Zohra Fatemah

Buying a motorcycle, which in my case: a small scooter, was above all a pragmatic decision. It was the possibility of easy mobility on the crowded thoroughfare and the deliverance from frustration of the randomness of the public transport. As much as it was a pragmatic decision for me, I realized how for so many people, they are dependent on this as their sole means of transport.

It took me longer than the usual people to get accustomed to riding the bike: I had the phobia of two wheelers to overcome. It was at the beginning a very stressful moment, this ride from home to work. Feeling the proximity of the vehicles around me: the buses would seem huger, the heavy vehicles scarier and the high speed of other vehicles deadlier. Hence, I gave myself a dose of extra vigilance whenever I was on the road.

In a short span of time the confidence will be built, the tricks and technics of the motor biker learnt and all the fears and the ‘Nevers’ will be subdued. I am finally the independent two-wheeler lady driver taking the road on a daily basis. Freedom and independence never felt so good. With the experience of some incidents, which made my heart skip some beats still, I became even more conscious and alert whenever on the road.

We often only notice the motor bikes which come with the thundering sound from far and we so often make way for them to pass as well, but what of those small scooters who are moving in the silence of their daily lives. How do we notice them? How do we do so as not to miss them? So many times, in our cars we are so focused on the far-flung that we miss the small bike just some feet ahead of us. As much as I learnt to enjoy the bike, it also showed me how deadly and dreadful it can be.

The very first time I realized that bikers are the invisible riders of the road, was the day my husband, always so cautious, didn’t notice that man who was in front of the car, that biker who was in all the norms of a regular driver, it was around sunset, so there was still high visibility, he was despite that already wearing the fluorescent jacket, and despite all those precautions his presence would go unnoticed. Yes, despite being daylight and with the highly visible jacket, he was not seen, or he was just a figment of the décor for the eyes of the driver. It was just a scratch to the bike, it was more fear with no damage. It was settled by repairing the broken headlight. But what I realized at that moment was how this could have turned into a fatal one. Had it not been at a halt, had it been a car coming at full speed, this would have taken another turn of events. This incident could have ended by a broken human being.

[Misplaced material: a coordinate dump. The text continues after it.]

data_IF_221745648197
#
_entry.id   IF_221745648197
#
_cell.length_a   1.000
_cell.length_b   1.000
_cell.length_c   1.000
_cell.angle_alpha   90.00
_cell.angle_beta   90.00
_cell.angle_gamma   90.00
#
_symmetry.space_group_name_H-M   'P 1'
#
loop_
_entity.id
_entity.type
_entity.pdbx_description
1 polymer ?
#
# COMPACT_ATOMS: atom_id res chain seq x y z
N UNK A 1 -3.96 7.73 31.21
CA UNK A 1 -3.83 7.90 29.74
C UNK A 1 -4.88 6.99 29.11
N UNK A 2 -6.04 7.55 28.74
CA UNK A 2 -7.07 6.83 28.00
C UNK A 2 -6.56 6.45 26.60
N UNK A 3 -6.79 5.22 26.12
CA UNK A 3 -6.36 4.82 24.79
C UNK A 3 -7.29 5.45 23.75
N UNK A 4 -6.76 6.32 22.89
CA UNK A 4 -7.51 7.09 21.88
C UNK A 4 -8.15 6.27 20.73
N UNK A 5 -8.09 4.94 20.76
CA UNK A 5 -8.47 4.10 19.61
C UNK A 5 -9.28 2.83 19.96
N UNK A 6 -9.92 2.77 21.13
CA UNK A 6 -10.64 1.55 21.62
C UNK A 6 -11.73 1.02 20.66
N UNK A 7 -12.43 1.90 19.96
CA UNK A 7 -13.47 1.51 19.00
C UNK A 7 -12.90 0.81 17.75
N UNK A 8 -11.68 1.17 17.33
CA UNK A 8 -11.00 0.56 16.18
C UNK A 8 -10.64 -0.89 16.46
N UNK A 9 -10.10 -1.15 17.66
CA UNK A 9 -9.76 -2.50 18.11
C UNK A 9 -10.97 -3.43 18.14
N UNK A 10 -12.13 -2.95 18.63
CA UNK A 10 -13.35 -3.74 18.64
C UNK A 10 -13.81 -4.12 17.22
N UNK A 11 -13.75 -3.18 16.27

That was when I came across this name for the bikers: the invisible riders. The shadows of the road. We have lately seen so many deadly accidents where the bikers were just the invisible riders, victims of just a trivial carelessness.

As much as the road is for the four wheelers it is as much for the two wheelers, yet, despite all they so often get lost from our vision. They are more often the victim of accidents, and worst, of the deadly ones. It is on the bike that we often realize how fragile life is. That, we understand how the biker’s life is dependent on so many other aspects not in his control. By times however careful we are there is always someone who is in such a hurry that they just miss that two-wheeler, or just someone who has his mind somewhere else, a fighting couple or just someone who finds you too slow. Someone trying to speed up his life and in this process, ending someone else’s. Well, just a slight neglect, a fraction of a moment of thoughtlessness and someone has lost more than their life.

Let’s give an extra eye to the two wheelers, however careless they can be by times, they remain more vulnerable than you: a four-wheeler. You are however, still protected by the coachwork, just a touch at full speed in your four-wheeler means, just a scratch to the body of your car, a headlight to be replaced, but leaves the scar of a lifetime to a whole family by the irreplaceable disappearance of a dear one. The death of a lifelong nourished dream.

Not vouching for bikers, because we have had those who are irresponsible but what if we all put an extra effort for those who have only this as their means of transport, who are more at the mercy of the road, at the clemency of the whims of each and every user of the streets. What if we give just an extra attention so that no mother must lose their eight-year-old daughters with an unfinished ice cream, what if we manage to be an iota more careful so that no parent has to identify their young sons at the morgue?

What if we believe a little more that the road is not the killer but our carelessness is? What if we slow down just a bit so that no parent should hurry their children to the graves? What if we make just an extra step to contribute to the safety of all users of the road, from the four wheelers to the pavements? What if we use more in our reserve of respect for each other and bring a little more courteousness on the blackness of the tar to ensure no one should leave a bouquet of flowers to wilt in the memory of a dear one? What if we show just a little more patience to avoid the collapse of a whole family? Let’s strive to ensure that the darkness of the road does not reach any family because of us. Let’s break the myth that the road kills. We kill each other.